I loved this show. One of my favourites this year so far, in fact. But there is a secret to enjoying it. Luckily I had a crony with me who had seen it earlier in the week and he let me in on the trick just as I will clue you in. It’s a brilliant script but you have to buy into the story, the characters and the style… immediately. From the first umbrella ballet to when the rain stops falling. Do this and you will take it away with you. Myself, I haven’t been able to stop thinking about it.
The story revolves around a series of characters who are obviously from different time periods and who must be somehow connected to Gabriel York who we meet in the first monologue. Gabriel left his wife and son many years ago. “The boy had a better chance without me.” He has just been contacted by Andrew who wants answers from his abandoning father.
Since a fish drops out of the dripping sky into Gabriel’s arms, we get the idea that the planet is in trouble. That it might be the end. That the rain might never stop. Gabriel obviously speaks to us from the future. As the other characters are introduced we definitely know that they are in different time periods. But who they are, where and when they are and who they are to each other is the puzzle.
And this production, as directed by Rachael Chant, strives to make the audience work hard for the reward of solving that mystery. The experience, though, is more than just detection. It’s about the layers of interaction and the web of interconnection and the themes. I think the themes are what I am most thoughtful about. There is a bit of everything in the text. Women’s right to choose, rising sea levels, social responsibility vs love, aging, guilt. But none of it hits you over the head. It just sits toadlike in the corner of the events.
Not that very much actually happens. It’s a wordy play, dense. With long passages of text where each phrase has subtext and words fall like the droplets of the sound effect rain track. But it is far from a radio play. The performers have clear inner worlds, evident when we focus in on what they do while they speak or when they make a tableau behind a speaker. Focus is required because they are unreliable narrators of their own lives.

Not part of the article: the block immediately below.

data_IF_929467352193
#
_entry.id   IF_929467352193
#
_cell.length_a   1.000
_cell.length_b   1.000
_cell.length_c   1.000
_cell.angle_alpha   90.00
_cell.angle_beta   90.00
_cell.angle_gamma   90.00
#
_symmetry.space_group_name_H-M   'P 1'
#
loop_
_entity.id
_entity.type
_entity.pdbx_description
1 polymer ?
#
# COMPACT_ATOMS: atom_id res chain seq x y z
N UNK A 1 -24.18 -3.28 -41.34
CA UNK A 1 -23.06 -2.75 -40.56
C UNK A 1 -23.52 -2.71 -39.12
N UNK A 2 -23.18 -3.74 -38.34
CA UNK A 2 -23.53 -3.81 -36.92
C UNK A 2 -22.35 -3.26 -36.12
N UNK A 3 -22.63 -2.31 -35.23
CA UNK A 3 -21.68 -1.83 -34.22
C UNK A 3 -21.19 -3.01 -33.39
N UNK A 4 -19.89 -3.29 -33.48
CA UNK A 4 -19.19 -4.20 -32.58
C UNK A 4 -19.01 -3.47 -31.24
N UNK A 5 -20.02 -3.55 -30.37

One character quotes: “man’s intellect triumphs over irrational fears”. The production is often very Brechtian and we are the intellectual observers. Distancing techniques are well used by the director. Still characters on the set who are not involved in the scene, a kind of split screen effect created by light and the nuances of the names.
But when the emotion hits, it hits hard. Our focus is narrowed down to a pinpoint of light on a character’s face or the single chord wailing under an overt emotion. Especially clever was the choice to have all characters respond to the final reveal in organic rather than orchestrated ways. Just brilliant ensemble work and I would be loath to praise any over the other.
David Woodland, Helen Tonkin, Renae Small, Peter McAllum, Olivia Brown, Halley McQueen and Tom Conroy are the cast. Each actor brings depth of being, solid voice work and nuance to their roles. Because of the style, any lapse of being would severely affect the audience engagement in the whole.
Their work is well supported by the excellent music created by Nate Edmondson, a composer who seems to be everywhere at the moment. His use of low electronica morphing into single light piano under the initial monologue is a masterful and his use of bass to build a bridge to the first scream is wonderful. His audio design is created with Alistair Wallace and the loud, topical downpour which greets the audience on arrival expertly fades to a subtle and ‘just there’ underscore.
There are discussions to be had about the use of side lighting by Benjamin Brockman and the amount of stage space taken by the rake as designed by Tom Bannerman and Martelle Hunt. And there is an argument to be had about the costuming by Hunt. I really appreciated the vagueness of period and felt it added to my curiosity and problem solving. My companion wanted the costuming or the set to more clearly define the time and the characters in that time.
And that discussion turned out to be the tip of the iceberg in our over coffee debrief. On his pre-show advice, I had not asked the play to make my intellectual decisions for me but rather, I interacted with the myriad meanings beyond the story. And I am richer for it and, like him, need to see this production again.
WHEN THE RAIN STOPS FALLING is playing at the New Theatre, Newtown until April 18th.
For more about When The Rain Stops Falling, visit http://newtheatre.org.au/when-the-rain-stops-falling/